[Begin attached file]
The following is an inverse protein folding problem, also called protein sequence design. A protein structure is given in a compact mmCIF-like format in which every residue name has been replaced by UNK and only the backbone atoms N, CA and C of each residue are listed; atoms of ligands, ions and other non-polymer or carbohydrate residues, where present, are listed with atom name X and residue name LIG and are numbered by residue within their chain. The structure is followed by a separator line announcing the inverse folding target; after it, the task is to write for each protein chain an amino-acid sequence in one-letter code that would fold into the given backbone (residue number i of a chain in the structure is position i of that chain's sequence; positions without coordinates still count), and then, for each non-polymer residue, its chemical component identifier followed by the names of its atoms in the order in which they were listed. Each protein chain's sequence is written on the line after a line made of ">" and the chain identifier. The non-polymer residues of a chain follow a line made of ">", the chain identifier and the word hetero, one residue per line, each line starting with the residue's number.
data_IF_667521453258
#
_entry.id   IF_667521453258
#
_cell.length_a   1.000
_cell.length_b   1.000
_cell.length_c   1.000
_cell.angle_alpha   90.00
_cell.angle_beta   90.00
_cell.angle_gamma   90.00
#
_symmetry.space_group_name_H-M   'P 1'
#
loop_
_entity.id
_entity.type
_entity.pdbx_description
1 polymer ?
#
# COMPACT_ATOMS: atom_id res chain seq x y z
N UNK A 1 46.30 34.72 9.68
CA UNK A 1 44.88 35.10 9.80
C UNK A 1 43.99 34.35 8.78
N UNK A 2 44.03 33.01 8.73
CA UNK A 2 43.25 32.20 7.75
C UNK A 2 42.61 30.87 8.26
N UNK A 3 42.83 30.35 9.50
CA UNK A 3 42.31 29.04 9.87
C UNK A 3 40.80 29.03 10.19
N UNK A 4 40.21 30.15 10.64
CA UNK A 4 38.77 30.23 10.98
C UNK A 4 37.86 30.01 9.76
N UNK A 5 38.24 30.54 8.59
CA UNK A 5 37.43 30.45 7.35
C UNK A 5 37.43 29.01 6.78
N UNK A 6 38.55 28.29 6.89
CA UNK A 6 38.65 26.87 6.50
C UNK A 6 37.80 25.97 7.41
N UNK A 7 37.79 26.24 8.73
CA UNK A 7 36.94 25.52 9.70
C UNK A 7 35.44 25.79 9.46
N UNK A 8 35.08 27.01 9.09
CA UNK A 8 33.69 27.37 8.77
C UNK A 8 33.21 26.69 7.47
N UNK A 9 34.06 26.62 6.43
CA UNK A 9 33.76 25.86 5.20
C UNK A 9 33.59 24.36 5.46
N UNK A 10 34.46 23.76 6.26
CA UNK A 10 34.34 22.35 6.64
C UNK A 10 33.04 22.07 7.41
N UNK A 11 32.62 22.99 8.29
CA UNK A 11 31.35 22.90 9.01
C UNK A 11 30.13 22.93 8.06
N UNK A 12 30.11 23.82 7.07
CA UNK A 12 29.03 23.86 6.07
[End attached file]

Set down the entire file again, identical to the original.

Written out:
The following is an inverse protein folding problem, also called protein sequence design. A protein structure is given in a compact mmCIF-like format in which every residue name has been replaced by UNK and only the backbone atoms N, CA and C of each residue are listed; atoms of ligands, ions and other non-polymer or carbohydrate residues, where present, are listed with atom name X and residue name LIG and are numbered by residue within their chain. The structure is followed by a separator line announcing the inverse folding target; after it, the task is to write for each protein chain an amino-acid sequence in one-letter code that would fold into the given backbone (residue number i of a chain in the structure is position i of that chain's sequence; positions without coordinates still count), and then, for each non-polymer residue, its chemical component identifier followed by the names of its atoms in the order in which they were listed. Each protein chain's sequence is written on the line after a line made of ">" and the chain identifier. The non-polymer residues of a chain follow a line made of ">", the chain identifier and the word hetero, one residue per line, each line starting with the residue's number.
data_IF_667521453258
#
_entry.id   IF_667521453258
#
_cell.length_a   1.000
_cell.length_b   1.000
_cell.length_c   1.000
_cell.angle_alpha   90.00
_cell.angle_beta   90.00
_cell.angle_gamma   90.00
#
_symmetry.space_group_name_H-M   'P 1'
#
loop_
_entity.id
_entity.type
_entity.pdbx_description
1 polymer ?
#
# COMPACT_ATOMS: atom_id res chain seq x y z
N UNK A 1 46.30 34.72 9.68
CA UNK A 1 44.88 35.10 9.80
C UNK A 1 43.99 34.35 8.78
N UNK A 2 44.03 33.01 8.73
CA UNK A 2 43.25 32.20 7.75
C UNK A 2 42.61 30.87 8.26
N UNK A 3 42.83 30.35 9.50
CA UNK A 3 42.31 29.04 9.87
C UNK A 3 40.80 29.03 10.19
N UNK A 4 40.21 30.15 10.64
CA UNK A 4 38.77 30.23 10.98
C UNK A 4 37.86 30.01 9.76
N UNK A 5 38.24 30.54 8.59
CA UNK A 5 37.43 30.45 7.35
C UNK A 5 37.43 29.01 6.78
N UNK A 6 38.55 28.29 6.89
CA UNK A 6 38.65 26.87 6.50
C UNK A 6 37.80 25.97 7.41
N UNK A 7 37.79 26.24 8.73
CA UNK A 7 36.94 25.52 9.70
C UNK A 7 35.44 25.79 9.46
N UNK A 8 35.08 27.01 9.09
CA UNK A 8 33.69 27.37 8.77
C UNK A 8 33.21 26.69 7.47
N UNK A 9 34.06 26.62 6.43
CA UNK A 9 33.76 25.86 5.20
C UNK A 9 33.59 24.36 5.46
N UNK A 10 34.46 23.76 6.26
CA UNK A 10 34.34 22.35 6.64
C UNK A 10 33.04 22.07 7.41
N UNK A 11 32.62 22.99 8.29
CA UNK A 11 31.35 22.90 9.01
C UNK A 11 30.13 22.93 8.06
N UNK A 12 30.11 23.82 7.07
CA UNK A 12 29.03 23.86 6.07